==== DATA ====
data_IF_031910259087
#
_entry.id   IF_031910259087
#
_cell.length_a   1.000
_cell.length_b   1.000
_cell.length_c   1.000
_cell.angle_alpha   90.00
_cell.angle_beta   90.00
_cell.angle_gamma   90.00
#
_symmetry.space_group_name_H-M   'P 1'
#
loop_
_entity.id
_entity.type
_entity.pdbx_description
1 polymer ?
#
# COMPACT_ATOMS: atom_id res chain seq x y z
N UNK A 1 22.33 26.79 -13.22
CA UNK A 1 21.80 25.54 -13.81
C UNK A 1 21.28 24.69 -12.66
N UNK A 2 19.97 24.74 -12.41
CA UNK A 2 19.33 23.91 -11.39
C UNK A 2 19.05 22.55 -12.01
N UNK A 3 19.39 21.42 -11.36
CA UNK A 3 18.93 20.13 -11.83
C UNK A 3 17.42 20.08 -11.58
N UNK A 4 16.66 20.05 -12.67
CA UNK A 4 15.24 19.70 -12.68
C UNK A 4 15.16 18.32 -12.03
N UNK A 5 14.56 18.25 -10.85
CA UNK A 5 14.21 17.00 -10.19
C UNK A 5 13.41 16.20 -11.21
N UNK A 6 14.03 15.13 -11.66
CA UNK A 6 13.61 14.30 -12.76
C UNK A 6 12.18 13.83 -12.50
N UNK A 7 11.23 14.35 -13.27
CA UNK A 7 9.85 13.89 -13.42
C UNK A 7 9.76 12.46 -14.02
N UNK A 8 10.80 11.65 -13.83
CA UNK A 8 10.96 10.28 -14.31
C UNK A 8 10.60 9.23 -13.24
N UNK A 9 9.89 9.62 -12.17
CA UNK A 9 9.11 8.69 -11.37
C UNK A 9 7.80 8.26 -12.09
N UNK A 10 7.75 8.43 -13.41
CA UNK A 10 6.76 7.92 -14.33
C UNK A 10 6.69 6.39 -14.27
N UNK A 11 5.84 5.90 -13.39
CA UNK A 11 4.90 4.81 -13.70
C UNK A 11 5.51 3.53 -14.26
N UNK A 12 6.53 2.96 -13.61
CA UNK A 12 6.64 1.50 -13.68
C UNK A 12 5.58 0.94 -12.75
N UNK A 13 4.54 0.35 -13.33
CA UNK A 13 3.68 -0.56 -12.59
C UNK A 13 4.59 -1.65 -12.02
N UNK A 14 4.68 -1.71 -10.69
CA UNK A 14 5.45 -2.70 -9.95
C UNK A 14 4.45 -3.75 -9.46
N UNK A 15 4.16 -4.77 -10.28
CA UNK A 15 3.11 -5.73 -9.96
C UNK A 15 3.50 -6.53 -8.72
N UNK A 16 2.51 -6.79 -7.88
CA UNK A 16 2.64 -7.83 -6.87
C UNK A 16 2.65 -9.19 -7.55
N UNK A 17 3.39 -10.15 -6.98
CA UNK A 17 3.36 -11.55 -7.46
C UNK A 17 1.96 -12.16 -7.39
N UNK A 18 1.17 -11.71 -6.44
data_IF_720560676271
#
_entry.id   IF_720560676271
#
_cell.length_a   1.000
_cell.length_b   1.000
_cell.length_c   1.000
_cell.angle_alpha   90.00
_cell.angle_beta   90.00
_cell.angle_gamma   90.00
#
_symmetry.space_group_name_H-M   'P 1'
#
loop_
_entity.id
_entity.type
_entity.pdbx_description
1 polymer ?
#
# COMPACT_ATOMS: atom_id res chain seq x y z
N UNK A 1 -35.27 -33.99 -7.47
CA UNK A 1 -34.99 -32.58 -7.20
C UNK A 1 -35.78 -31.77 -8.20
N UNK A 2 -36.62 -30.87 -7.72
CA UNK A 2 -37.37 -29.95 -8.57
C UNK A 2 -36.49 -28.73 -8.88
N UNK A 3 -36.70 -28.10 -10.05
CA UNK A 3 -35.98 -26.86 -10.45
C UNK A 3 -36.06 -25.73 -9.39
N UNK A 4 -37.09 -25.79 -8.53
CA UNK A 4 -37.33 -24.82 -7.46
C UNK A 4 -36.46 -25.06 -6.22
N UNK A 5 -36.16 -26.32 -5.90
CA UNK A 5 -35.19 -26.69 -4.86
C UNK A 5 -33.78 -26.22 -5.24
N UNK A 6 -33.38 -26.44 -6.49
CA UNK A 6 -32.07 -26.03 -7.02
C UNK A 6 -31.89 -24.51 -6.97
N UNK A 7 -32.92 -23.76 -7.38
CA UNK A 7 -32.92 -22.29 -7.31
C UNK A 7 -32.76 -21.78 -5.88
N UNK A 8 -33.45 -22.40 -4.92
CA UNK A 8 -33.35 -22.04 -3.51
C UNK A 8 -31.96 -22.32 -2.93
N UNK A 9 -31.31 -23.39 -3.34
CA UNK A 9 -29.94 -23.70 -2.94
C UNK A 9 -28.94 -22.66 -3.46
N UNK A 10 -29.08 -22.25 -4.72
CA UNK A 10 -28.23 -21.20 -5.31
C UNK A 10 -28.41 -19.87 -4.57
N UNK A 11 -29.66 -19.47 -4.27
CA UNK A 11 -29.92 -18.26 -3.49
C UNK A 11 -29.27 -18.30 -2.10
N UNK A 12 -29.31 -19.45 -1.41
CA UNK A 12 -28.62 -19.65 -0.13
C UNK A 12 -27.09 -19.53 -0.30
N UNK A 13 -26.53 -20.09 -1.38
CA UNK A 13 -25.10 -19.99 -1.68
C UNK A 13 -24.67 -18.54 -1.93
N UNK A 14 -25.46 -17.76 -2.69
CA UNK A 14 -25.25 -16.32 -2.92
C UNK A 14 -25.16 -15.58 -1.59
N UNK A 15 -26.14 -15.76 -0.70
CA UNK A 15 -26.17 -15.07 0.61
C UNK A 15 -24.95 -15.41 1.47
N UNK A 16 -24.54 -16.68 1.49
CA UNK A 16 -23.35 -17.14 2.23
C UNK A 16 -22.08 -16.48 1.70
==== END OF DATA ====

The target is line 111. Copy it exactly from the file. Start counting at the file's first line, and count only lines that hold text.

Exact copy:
N UNK A 7 -32.92 -23.76 -7.38